According to Glover, "The room in Greg Rike Productions is superb — acoustically and in terms of atmosphere." The room measures 30 feet by 50 feet, and is divided into two sections by an oak walkway. One side is carpeted, while the other side (which is considered the live side of the room) has a cement floor and is surrounded by a cyc wall (a curved wall used in video as a backdrop). The cyc wall "creates a different kind of atmosphere than most studios," says Abandon engineer Darren Schneider. Paice and his drum kit were situated on the live side of the room, along with Morse and his guitar rig, the pair segregated by a baffled wall. On the other side of the room is a separate area where Glover and his bass rig were situated, along with Lord and his multitude of keyboards. In the early phase of recording, Gillan used the middle walkway to offer suggestions for the musical structure of the songs, as well as to generate lyrical ideas.

Schneider recorded the project on two Sony digital DASH machines — a Sony 3324 was used for the first two months of recording and later, as the tracks progressed, they were finished on the Sony 3348. The 3324 at Greg Rike Productions has a warmer sound than most digital recorders, the result of a converter filter upgrade that was done in Nashville, Tennessee. The outcome is a project that has a "much warmer, beefier sound," says Schneider.

Abandon was recorded on a vintage API 40-channel discrete console. "People want the older equipment to record and the newer equipment to mix, which is exactly our case," Schneider explains. The rebuilt API board (originally from ABC Television in New York) provides Schneider with the vintage rock sound. "My philosophy is that when you're tracking and you're looking for that rock sound, you've got to go through a vintage board," he says.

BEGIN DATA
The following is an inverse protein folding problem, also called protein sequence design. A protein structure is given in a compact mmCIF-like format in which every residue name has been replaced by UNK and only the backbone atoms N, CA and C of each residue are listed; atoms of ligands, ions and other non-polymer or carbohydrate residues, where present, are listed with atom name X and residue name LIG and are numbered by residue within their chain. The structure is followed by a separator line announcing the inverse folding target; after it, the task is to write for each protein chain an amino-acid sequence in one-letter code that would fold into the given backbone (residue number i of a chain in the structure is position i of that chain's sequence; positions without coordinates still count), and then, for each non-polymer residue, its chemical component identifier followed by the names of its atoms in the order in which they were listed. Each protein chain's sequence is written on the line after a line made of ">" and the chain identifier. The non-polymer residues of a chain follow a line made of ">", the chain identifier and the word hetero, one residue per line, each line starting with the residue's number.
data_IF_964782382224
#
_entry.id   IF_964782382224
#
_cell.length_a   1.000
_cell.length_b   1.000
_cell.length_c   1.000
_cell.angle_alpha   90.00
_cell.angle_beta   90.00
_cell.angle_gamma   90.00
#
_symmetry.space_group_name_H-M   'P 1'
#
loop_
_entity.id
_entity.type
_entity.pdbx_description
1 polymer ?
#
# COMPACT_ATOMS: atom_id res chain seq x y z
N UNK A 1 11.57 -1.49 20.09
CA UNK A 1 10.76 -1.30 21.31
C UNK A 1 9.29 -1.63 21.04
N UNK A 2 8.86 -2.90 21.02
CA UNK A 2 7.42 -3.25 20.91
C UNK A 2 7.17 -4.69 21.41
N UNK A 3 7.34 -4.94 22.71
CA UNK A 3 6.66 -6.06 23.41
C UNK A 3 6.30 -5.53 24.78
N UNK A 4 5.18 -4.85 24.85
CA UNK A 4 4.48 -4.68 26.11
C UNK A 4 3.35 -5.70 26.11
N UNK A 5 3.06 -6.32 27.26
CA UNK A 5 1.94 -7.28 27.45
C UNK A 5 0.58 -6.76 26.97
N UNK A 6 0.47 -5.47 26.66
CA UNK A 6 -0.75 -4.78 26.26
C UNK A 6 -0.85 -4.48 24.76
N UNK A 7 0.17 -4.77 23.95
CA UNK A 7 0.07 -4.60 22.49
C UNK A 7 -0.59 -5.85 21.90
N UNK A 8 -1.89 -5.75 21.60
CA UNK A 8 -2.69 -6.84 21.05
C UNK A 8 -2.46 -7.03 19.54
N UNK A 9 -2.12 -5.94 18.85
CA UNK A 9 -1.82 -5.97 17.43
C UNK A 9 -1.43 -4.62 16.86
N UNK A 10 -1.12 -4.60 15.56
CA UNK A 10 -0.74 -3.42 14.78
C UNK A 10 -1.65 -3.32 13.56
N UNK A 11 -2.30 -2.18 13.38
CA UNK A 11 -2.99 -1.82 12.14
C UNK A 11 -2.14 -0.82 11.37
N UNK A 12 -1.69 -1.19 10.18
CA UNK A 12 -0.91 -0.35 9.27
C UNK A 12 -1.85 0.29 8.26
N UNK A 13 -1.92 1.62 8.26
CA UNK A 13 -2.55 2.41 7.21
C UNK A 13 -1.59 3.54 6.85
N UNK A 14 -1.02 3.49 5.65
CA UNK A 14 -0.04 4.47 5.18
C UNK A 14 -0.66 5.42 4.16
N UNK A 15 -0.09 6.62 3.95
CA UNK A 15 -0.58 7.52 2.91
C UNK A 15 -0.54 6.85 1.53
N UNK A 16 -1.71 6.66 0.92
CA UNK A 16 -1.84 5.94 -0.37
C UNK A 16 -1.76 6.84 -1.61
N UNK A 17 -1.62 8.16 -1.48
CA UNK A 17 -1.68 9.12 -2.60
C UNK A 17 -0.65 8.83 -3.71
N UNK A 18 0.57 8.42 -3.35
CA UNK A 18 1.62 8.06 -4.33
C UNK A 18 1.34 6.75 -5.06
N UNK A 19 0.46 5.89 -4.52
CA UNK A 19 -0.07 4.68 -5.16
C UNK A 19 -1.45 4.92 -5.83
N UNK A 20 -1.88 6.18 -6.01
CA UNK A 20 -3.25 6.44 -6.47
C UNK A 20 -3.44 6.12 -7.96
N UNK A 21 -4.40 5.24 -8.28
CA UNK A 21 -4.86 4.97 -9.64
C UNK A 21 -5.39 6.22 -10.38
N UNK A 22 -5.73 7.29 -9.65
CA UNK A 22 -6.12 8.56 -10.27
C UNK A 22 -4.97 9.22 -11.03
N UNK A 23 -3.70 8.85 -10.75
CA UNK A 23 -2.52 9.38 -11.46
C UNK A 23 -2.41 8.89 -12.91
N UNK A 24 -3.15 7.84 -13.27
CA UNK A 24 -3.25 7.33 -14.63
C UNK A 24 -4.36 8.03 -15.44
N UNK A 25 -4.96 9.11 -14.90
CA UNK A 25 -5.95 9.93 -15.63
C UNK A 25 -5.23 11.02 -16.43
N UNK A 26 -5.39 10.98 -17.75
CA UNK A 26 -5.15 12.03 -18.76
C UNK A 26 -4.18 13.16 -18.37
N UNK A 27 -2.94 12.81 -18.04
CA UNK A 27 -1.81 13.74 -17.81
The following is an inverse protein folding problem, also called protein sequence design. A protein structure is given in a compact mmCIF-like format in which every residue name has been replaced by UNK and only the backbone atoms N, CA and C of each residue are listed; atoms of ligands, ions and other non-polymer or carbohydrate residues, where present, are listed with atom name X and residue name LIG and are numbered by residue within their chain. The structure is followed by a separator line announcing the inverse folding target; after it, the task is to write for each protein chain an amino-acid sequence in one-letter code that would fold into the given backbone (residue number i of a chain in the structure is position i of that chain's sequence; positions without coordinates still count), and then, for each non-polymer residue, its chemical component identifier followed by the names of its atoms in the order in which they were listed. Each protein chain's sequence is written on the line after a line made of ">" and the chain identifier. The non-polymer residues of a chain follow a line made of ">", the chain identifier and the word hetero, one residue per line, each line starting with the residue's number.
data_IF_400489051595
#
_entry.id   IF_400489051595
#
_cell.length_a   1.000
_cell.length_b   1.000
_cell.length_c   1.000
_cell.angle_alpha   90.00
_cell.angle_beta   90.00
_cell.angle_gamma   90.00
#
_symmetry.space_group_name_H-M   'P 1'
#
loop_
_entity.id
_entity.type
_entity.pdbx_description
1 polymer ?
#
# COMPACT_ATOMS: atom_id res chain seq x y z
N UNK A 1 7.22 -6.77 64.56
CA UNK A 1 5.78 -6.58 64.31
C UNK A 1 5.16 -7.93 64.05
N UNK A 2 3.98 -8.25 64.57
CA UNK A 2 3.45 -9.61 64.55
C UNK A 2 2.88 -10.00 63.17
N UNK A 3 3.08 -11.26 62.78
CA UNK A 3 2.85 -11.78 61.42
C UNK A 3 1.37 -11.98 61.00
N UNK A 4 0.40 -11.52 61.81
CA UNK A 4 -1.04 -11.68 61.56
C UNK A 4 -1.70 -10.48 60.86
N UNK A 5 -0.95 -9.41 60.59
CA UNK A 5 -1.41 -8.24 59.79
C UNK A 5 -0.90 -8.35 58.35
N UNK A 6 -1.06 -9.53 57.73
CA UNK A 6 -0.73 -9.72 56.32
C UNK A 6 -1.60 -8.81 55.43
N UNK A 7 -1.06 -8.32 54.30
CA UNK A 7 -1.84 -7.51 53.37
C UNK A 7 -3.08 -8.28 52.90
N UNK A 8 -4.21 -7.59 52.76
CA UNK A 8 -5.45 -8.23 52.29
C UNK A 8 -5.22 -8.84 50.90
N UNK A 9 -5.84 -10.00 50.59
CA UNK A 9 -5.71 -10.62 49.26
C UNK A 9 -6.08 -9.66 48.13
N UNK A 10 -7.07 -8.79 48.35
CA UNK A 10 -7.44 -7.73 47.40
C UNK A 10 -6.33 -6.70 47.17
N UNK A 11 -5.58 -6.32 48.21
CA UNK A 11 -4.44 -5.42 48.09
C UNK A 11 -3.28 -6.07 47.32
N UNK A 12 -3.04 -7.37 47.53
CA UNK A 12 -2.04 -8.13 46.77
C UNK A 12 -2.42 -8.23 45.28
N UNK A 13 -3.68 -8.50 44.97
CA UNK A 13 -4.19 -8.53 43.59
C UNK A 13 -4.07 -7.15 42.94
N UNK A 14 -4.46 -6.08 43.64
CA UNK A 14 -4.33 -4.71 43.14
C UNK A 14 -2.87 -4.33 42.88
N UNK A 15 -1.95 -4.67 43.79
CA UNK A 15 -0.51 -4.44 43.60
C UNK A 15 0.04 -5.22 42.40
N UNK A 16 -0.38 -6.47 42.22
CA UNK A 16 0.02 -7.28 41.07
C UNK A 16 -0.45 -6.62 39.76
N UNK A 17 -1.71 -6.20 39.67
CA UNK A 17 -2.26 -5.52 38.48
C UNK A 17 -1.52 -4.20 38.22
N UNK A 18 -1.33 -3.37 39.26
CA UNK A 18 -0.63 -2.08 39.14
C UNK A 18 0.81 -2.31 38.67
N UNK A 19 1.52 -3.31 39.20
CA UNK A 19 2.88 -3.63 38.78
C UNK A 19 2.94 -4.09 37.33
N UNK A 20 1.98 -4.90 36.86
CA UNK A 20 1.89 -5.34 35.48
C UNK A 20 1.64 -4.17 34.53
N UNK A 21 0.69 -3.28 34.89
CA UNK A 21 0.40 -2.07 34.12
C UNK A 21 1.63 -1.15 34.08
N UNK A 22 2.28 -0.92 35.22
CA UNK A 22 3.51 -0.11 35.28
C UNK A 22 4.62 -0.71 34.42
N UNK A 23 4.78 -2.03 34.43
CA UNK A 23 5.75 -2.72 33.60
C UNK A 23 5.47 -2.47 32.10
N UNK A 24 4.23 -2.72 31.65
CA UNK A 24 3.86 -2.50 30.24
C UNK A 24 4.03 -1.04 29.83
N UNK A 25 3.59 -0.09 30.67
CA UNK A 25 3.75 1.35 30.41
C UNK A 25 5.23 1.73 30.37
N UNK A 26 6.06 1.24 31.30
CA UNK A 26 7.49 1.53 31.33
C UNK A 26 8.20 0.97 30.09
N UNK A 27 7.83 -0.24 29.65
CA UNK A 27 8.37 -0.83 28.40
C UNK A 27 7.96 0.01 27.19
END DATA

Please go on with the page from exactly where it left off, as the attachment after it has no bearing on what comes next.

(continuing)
During the tracking phase, Schneider used a minimalistic approach to outboard gear. "Everything is created out of a musical jam — it always originates from that, and we try to keep that through the whole process."

One of the workhorses in Schneider's stable of outboard gear was the Manley Variable-Mu compressor. On Abandon, Schneider used this tube compressor primarily on drum overheads as well as the rhythm guitar parts. "The tube compressor brings a lot of warmth and personality," he explains.

Schneider also used a Tube Tech CL1B compressor on the lead guitars and bass, while other guitar effects were controlled by the elaborate pedal board Morse uses. A Dbx 160 compressor/limiter was also used on the bass, while Schneider used the Dbx 165 Over Easy compressor/limiter on Lord's keyboards. On the Hammond, he used a 4:1 or 5:1 compression ratio on the Dbx 165, primarily because of the dynamic range of the instrument. Finally, for the vocals, Schneider used the Manley Vox Box — a compressor, limiter, equaliser and mic preamp all rolled into one. "It's a one-stop vocal shop," Schneider says with a laugh. For the vocals on Abandon (some of which were recorded by engineer Keith Andrews) Schneider ran the Vox Box through the API console, to get more of an organic, classic Deep Purple sound. Schneider and Glover also depended heavily on Digidesogn's Pro Tools 4.0 to edit throughout the tracking phase of the project, sometimes combining the best sections from several different takes and just occasionally moving things around in the arrangement. During post-production, Pro Tools was used to assist in the mixing process, when Darren used it primarily as a reference or library to archive all the mixes — Pro Tools wasn't actually used for mixing.

Recording Instruments And Vocals